AGRARIAN, in Roman Jurisprudence, a Denomination given to such Laws as relate to the Partition or Distribution of Lands. See LAW. The Word is form’d of the Latin Ager, Field. The Agrarian Law, Lex Agraria, by way of Eminence, was a celebrated Law, publish’d by Spurius Cassius, about the Year 268, for the Division of the Lands taken from the Enemy. Those other two in the Digest, the one publish’d by Caesar, and the other by Nerva, only relate to the Limits or Boundaries of Grounds; and have no Relation to that of Spurius Cassius.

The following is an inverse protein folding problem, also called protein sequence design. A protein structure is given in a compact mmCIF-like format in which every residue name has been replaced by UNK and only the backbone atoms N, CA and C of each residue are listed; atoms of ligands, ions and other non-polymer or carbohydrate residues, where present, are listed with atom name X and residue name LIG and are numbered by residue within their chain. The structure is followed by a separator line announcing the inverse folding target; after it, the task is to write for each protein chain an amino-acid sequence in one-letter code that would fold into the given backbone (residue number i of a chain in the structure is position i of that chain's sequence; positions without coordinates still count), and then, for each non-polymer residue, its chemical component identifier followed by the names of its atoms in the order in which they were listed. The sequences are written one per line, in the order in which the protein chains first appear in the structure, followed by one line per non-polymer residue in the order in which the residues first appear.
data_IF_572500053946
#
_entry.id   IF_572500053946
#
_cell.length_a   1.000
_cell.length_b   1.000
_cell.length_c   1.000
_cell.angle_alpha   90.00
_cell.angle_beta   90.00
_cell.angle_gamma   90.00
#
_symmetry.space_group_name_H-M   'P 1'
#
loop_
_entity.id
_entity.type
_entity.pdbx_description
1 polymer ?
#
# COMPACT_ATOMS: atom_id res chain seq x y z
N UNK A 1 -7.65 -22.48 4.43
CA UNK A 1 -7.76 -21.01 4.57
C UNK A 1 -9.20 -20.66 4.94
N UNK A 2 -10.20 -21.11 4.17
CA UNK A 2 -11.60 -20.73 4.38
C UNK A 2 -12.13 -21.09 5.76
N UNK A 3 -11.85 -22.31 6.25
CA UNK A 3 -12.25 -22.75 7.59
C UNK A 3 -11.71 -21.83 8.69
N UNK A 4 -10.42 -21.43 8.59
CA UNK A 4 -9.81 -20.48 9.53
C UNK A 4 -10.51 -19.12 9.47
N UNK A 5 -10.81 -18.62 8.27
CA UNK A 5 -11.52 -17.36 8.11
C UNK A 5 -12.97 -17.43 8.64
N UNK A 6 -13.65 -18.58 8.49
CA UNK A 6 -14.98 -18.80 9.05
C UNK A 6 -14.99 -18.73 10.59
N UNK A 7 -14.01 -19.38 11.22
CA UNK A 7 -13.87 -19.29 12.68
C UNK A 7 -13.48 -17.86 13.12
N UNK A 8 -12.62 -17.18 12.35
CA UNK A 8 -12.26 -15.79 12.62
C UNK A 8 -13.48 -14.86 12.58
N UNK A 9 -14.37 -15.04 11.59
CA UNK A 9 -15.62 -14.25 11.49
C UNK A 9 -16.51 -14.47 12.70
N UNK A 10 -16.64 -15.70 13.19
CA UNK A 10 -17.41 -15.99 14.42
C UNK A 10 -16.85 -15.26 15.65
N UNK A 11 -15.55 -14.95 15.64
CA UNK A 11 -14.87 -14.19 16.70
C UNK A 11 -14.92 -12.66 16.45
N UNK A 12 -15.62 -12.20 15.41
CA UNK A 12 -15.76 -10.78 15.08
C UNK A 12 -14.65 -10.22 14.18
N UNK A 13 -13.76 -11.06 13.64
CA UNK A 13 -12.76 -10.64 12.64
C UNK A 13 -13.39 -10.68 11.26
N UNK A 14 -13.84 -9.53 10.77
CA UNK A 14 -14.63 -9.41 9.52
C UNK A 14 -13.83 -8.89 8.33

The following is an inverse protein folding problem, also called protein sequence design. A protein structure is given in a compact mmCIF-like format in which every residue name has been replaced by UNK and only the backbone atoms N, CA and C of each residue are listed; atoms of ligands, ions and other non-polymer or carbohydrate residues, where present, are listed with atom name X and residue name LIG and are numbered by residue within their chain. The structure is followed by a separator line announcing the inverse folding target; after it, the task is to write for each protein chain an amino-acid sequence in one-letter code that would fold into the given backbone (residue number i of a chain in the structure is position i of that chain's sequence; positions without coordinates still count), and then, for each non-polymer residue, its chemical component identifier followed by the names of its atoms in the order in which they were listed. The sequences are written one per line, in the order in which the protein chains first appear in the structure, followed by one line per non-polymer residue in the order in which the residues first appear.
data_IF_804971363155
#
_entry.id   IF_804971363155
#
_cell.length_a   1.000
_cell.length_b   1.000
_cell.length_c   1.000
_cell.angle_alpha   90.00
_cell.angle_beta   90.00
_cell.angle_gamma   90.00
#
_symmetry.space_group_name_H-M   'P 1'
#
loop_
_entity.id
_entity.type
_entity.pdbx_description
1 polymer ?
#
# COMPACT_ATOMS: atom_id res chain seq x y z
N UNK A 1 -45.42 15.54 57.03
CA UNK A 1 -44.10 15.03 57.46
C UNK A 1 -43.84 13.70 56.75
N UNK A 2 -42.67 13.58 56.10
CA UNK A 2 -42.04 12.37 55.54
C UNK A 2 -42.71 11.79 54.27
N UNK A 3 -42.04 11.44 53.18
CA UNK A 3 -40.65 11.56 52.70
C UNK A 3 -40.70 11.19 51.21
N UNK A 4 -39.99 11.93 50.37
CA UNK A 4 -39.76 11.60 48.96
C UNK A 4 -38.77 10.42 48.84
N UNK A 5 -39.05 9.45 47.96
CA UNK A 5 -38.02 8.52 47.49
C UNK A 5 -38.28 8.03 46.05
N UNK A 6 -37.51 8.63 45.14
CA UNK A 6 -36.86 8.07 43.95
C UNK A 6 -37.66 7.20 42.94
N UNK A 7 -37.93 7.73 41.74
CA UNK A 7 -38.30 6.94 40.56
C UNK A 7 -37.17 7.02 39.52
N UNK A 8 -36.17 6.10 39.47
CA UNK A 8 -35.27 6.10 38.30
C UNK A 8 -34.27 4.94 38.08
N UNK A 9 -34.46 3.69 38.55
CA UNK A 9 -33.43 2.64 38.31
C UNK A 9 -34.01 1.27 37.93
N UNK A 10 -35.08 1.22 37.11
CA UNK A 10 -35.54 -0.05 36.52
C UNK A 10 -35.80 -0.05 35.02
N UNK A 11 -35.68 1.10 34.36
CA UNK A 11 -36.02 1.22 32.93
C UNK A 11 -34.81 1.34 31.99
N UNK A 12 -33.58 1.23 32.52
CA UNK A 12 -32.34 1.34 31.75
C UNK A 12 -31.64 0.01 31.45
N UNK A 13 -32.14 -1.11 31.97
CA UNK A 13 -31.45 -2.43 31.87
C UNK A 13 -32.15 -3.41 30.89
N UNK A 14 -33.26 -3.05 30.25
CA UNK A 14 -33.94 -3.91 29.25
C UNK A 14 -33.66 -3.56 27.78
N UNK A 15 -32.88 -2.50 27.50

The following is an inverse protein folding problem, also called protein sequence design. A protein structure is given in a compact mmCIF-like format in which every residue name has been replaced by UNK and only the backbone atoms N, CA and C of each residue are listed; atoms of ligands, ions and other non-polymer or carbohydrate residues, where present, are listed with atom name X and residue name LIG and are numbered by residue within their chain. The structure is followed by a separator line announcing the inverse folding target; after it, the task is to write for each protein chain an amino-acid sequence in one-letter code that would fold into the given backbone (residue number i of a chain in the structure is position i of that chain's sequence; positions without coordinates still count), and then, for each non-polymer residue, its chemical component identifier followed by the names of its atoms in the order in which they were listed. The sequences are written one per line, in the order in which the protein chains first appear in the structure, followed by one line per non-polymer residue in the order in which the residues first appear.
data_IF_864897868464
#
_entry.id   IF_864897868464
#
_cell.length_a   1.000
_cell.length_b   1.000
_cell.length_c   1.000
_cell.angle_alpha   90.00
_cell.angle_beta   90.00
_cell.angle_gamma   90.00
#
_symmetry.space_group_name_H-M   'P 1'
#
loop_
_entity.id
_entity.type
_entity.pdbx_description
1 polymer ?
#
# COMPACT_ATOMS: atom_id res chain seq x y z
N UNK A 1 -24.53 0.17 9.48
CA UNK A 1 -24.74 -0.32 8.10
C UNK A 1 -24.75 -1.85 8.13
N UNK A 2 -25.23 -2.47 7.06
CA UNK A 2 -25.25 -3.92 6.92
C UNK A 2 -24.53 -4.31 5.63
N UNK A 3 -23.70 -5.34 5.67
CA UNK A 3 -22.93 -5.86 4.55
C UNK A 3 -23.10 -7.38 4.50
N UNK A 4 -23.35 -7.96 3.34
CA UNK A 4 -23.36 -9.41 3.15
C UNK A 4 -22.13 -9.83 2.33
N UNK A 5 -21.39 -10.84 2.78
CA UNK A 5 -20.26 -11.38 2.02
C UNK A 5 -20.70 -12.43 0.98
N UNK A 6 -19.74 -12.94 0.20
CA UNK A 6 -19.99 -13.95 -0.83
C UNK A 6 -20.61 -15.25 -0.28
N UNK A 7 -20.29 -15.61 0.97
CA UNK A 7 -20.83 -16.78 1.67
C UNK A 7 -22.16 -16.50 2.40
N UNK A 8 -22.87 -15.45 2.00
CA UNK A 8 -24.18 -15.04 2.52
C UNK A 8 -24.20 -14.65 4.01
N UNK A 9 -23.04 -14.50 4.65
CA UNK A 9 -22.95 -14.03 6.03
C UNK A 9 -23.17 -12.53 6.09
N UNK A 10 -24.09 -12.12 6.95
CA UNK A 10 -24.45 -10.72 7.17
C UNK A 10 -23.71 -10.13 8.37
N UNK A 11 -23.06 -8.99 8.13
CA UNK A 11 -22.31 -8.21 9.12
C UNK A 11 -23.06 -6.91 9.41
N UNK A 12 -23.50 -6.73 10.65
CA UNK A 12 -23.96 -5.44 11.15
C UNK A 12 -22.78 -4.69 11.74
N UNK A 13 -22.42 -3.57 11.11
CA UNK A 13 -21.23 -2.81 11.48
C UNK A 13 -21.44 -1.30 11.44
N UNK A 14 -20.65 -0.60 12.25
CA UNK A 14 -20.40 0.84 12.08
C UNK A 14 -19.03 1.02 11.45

There are fifteen or twenty Agrarian Laws, whereof the principal are: The Lex Apuleia, made in the Year of Rome 633; the Lex Sempronia; the Lex Cassia, in the Year 267; the Lex Cornelia, in the Year 673; the Lex Flaminia, in the Year 525; the Lex Flavia; the Lex Fufia, in the Year 691; the Lex Licinia, in 377; the Lex Julia Licinia; the Lex Livia; the Lex Marcia; the Lex Rubria, made after the taking of Carthage; two Sempronian Laws, in the Year 620; the Lex Servilia, in 690; the Lex Thoria; and the Lex Titia.